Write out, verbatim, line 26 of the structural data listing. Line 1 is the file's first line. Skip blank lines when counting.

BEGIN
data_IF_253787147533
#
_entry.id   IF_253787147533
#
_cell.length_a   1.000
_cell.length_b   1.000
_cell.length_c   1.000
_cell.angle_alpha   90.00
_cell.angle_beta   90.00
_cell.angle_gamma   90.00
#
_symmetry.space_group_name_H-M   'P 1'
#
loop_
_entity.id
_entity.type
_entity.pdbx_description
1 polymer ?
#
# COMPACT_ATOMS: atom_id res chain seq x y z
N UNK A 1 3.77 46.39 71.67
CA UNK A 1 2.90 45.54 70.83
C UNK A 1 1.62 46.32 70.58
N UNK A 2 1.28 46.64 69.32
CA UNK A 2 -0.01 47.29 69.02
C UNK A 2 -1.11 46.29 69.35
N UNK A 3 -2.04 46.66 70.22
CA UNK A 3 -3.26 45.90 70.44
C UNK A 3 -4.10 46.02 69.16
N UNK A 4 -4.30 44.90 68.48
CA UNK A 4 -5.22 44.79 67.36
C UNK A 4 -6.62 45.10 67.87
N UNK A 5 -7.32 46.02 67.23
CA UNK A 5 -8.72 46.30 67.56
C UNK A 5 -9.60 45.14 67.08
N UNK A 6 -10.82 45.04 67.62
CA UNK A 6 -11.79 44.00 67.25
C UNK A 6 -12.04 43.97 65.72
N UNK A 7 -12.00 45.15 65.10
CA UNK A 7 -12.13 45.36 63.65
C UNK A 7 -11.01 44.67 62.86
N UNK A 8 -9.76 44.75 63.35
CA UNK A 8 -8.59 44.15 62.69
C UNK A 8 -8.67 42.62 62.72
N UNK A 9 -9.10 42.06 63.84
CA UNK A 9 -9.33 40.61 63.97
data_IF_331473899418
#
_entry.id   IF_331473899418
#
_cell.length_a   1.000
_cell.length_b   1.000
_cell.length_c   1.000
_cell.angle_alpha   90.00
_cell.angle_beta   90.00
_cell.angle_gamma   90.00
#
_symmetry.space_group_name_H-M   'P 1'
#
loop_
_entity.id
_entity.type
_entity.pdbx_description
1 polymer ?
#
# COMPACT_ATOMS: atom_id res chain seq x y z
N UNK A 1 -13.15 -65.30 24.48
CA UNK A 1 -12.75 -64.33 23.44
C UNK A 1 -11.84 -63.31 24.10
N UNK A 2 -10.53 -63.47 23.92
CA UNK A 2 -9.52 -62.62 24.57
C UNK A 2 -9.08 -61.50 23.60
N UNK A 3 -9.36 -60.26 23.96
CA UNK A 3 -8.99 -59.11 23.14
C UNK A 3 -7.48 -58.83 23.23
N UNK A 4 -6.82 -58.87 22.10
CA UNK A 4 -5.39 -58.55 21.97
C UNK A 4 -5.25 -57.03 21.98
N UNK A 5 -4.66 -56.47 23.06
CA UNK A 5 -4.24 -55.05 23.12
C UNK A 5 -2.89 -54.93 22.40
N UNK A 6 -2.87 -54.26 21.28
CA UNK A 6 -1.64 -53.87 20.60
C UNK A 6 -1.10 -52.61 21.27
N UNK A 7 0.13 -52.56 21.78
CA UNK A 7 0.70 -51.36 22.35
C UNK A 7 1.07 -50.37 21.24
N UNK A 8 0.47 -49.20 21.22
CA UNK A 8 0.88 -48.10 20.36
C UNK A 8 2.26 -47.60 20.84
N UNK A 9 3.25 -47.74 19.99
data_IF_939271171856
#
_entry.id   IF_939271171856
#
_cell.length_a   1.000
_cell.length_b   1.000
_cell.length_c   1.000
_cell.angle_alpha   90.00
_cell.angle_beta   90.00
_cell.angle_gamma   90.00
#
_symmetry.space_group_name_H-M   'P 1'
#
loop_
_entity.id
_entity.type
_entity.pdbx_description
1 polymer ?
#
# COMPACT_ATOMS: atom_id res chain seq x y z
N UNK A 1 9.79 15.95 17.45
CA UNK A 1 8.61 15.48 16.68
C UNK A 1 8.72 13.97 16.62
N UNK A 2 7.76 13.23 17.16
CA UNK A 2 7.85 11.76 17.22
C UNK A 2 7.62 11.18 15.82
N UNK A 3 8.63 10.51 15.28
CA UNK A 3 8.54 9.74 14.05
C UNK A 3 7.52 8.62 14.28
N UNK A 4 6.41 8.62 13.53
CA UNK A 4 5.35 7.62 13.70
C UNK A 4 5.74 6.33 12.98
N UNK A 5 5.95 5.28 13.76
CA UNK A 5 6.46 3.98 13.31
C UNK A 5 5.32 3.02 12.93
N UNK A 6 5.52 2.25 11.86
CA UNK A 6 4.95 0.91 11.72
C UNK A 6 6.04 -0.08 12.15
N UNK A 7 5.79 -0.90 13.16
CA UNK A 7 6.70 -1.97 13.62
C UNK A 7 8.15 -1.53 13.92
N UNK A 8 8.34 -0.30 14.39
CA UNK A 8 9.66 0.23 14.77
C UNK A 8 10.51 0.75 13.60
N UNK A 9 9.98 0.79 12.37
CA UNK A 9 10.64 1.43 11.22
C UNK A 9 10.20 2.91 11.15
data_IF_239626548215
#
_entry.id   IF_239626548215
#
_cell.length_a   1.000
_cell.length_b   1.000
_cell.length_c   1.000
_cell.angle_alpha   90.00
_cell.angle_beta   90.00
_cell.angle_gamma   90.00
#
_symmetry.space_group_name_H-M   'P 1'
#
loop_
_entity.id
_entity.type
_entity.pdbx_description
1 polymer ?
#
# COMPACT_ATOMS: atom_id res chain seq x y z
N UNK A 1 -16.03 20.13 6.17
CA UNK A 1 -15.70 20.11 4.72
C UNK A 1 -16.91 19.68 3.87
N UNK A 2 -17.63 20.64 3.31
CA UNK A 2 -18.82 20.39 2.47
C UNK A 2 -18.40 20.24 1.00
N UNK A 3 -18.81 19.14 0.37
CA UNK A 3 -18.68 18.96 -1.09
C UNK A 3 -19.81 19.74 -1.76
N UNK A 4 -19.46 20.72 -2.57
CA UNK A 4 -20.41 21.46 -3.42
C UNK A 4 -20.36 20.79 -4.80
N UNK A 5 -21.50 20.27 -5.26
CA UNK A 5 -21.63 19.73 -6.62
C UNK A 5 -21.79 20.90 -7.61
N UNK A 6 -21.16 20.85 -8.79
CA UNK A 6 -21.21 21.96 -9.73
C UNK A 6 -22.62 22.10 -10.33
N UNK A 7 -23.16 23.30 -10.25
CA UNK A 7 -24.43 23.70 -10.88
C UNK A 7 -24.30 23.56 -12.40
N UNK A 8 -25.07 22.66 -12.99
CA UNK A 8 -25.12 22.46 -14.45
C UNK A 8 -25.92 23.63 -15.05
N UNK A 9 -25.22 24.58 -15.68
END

C UNK A 2 -1.11 46.29 69.35